One thing we know is that Honny won’t be batting 4th to start the year. I guess that’s a start

  • David B

    I’m not quite sure who the mockery is directed at. Jose de Jesus Ortiz, who wrote the article in the Post-Dispatch that referenced ping pong? The anonymous insiders whose grumblings fed the Ortiz piece? George Kissell’s pamphlet? Or some hypothetical idiot observer who thinks the Cardinals main problem is how players blow off steam or that more of them need to linger at the stadium after midnight?

    I was under the impression, Bernie, that one of your critiques of MM’s leadership is the particular kind of factionalism it has generated. The pattern of favoring Mike’s guys, the cherished veterans, over others. The resentments that fester when the perception takes hold that personnel decisions are based on considerations other than performance. That’s one kind of clubhouse problem. And yeah, they also need a closer and a cleanup hitter, better baserunning and steadier defense.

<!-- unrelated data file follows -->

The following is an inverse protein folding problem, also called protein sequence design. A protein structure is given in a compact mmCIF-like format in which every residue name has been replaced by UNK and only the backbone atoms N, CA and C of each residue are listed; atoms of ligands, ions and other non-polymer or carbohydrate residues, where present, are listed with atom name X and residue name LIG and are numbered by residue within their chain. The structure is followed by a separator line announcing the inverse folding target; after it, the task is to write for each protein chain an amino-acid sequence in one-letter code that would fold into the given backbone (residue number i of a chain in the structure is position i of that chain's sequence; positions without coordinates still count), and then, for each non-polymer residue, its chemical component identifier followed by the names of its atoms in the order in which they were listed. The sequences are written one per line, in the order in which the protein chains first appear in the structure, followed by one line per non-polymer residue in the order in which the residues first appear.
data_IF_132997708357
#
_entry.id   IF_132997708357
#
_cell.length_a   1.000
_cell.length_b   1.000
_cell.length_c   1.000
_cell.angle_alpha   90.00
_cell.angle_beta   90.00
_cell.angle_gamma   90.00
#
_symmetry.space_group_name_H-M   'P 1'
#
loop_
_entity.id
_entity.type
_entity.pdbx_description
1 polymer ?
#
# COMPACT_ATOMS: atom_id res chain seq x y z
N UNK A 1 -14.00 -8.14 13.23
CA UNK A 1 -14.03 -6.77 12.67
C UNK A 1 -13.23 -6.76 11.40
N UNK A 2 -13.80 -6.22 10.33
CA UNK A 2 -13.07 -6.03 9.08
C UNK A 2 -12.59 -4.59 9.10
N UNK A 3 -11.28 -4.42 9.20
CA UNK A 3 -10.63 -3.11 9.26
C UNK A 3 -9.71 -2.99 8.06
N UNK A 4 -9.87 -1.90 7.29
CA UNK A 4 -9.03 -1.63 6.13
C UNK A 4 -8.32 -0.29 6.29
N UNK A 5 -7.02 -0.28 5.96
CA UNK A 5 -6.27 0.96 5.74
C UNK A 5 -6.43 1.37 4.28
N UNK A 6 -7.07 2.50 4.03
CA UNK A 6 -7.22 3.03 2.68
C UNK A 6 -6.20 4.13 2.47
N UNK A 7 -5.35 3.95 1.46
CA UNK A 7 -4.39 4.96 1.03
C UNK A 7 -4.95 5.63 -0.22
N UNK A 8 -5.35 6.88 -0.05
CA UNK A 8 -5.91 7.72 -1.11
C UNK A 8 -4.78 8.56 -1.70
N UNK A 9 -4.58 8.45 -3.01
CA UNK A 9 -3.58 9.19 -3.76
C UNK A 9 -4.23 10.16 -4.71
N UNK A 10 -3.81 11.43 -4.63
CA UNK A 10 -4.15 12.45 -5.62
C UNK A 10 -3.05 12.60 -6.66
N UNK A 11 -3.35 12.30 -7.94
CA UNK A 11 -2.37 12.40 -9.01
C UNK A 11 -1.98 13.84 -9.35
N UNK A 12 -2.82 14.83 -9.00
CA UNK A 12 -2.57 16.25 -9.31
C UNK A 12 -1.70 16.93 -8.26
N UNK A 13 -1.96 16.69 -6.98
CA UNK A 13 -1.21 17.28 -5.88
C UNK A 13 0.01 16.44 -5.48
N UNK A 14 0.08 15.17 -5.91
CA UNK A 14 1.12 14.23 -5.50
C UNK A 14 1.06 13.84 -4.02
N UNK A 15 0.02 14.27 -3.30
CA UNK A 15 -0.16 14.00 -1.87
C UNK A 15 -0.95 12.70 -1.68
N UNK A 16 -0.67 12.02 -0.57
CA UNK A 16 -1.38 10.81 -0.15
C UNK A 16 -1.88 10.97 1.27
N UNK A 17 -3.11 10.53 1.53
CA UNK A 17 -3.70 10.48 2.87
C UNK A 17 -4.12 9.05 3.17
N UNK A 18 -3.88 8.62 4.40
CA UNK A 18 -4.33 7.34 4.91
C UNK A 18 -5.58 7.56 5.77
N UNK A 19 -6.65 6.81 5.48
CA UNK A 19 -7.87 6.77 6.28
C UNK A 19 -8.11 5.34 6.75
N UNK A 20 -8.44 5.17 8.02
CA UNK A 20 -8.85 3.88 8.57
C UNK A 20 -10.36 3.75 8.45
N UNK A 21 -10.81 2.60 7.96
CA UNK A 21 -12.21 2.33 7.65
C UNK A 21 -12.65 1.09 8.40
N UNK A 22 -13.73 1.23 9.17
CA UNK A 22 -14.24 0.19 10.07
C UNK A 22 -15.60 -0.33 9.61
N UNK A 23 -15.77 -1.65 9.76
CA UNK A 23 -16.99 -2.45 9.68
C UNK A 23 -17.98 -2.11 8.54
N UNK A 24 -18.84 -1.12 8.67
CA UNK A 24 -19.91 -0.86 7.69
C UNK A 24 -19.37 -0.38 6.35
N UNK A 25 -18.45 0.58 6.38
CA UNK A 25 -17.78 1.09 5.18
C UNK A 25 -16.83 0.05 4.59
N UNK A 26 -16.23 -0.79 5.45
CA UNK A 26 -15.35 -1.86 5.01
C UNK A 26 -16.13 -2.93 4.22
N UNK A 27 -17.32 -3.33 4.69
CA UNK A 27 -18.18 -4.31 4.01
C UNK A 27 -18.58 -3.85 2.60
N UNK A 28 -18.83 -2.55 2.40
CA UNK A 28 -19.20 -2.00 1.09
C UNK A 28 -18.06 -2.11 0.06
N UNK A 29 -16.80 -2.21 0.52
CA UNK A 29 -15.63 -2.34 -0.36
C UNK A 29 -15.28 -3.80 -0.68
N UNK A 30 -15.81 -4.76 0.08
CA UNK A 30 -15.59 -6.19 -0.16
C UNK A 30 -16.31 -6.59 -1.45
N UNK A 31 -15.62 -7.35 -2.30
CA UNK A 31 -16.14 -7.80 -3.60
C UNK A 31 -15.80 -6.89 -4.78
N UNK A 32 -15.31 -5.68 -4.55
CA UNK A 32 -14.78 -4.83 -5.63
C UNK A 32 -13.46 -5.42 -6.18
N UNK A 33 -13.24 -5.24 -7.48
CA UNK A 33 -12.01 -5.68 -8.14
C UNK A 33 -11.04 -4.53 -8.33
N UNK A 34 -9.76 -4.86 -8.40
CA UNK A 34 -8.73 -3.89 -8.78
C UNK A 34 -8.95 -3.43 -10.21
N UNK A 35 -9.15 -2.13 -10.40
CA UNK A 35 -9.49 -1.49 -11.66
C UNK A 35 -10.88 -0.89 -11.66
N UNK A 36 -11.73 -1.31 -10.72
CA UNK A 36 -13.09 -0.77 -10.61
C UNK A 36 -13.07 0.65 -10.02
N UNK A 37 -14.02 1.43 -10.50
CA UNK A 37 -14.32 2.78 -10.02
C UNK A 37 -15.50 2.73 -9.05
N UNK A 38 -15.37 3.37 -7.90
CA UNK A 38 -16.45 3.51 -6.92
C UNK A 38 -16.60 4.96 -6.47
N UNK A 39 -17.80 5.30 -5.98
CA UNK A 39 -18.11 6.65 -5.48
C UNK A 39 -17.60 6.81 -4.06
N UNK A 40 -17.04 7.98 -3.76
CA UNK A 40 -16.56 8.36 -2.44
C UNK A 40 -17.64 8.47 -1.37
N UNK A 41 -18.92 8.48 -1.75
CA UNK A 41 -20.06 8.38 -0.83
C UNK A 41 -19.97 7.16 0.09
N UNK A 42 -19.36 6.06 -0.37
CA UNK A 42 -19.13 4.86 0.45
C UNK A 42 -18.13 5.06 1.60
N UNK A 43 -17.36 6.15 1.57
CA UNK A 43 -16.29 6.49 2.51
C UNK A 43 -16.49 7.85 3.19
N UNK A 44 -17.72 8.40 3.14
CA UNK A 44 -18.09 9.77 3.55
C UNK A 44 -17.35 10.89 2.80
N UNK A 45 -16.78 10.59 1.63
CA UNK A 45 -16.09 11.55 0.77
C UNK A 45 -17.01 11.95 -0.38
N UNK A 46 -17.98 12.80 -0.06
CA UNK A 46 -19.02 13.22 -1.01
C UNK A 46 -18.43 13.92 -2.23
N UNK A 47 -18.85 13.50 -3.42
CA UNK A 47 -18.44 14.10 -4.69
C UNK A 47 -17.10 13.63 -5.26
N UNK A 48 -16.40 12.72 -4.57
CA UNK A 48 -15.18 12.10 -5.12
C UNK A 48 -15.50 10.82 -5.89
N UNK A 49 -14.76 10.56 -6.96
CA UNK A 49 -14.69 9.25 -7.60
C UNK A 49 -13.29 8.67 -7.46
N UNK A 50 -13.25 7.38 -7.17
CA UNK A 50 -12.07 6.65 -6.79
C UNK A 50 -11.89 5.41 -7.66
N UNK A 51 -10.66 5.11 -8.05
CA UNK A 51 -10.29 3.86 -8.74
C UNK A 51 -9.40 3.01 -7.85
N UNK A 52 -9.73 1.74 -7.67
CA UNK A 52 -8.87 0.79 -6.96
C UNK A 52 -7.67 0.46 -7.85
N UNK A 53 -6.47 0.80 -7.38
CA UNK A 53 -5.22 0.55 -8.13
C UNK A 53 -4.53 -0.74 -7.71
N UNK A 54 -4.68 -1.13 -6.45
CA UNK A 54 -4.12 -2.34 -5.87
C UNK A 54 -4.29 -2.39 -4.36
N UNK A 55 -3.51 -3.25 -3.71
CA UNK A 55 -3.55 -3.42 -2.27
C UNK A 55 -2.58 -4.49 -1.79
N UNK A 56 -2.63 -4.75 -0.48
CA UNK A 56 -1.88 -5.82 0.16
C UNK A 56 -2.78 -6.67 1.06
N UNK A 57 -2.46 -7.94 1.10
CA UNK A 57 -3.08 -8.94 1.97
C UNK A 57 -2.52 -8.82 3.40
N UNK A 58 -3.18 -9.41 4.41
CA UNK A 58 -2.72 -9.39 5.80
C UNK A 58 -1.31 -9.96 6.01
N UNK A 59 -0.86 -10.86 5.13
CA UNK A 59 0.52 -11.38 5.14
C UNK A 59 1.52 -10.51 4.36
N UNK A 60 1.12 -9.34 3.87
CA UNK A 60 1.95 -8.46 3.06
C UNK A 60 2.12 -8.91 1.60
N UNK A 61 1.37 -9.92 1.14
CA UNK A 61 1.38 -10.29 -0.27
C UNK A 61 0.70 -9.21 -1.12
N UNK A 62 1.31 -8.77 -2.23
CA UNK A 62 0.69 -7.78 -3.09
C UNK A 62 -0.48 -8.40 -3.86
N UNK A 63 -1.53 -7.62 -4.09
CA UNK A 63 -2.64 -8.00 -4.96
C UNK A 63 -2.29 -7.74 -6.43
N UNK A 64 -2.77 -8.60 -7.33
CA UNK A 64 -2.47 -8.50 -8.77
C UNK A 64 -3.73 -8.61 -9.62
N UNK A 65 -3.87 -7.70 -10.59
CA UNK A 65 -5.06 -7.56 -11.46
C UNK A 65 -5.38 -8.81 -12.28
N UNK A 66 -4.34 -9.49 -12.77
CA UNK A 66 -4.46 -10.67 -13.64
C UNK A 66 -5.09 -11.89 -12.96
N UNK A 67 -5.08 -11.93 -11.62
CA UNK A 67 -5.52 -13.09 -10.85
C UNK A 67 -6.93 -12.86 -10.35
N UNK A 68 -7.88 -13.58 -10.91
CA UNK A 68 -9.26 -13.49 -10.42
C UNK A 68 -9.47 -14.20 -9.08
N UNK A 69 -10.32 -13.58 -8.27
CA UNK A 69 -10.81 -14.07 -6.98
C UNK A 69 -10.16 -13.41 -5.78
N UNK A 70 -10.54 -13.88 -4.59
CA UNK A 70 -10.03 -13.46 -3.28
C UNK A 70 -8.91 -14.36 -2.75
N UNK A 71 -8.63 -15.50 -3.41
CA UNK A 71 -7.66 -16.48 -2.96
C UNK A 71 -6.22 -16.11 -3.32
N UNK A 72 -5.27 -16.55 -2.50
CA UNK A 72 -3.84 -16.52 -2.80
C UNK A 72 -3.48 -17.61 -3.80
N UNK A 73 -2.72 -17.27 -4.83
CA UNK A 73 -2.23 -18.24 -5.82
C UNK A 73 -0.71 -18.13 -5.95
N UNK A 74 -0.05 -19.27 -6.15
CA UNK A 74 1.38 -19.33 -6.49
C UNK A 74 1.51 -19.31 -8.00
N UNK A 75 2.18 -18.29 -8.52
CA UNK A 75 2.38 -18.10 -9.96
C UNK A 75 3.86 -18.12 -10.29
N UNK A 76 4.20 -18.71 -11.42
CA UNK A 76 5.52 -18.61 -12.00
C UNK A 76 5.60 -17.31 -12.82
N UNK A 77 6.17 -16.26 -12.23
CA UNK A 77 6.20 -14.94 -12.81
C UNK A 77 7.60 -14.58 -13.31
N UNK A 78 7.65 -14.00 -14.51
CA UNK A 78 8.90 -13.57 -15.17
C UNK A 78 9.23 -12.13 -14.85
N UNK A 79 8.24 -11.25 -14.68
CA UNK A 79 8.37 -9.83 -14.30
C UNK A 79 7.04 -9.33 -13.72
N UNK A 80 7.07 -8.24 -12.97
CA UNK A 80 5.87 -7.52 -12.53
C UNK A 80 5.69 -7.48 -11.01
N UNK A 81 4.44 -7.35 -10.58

• LawrenceKScardsfan

    Like Hamlet says: “Though this be madness, yet there is method in’t.”

  • BradW

    The Cardinal Way is dead. RIP Cardinal Way.

    • Duane Wisner

      Fundamentals are dead? The Cardinal way is all about fundamentals and how they are taught, by the great George Kissell. Sadly it is a book on the shelf covered in dust, the Cardinal way is alive (just look at all the sucess in the minor leagues) the major league team for whatever reason left it on said shelf. Just think how many more games would they have won if just the basic fundamentals of defense and base running had been applied.

      • BradW

        We are in agreement. Allow me to clarify.
        The Cardinal Way was murdered by Mike Matheny and friends. RIP Cardinal Way.

  • Scott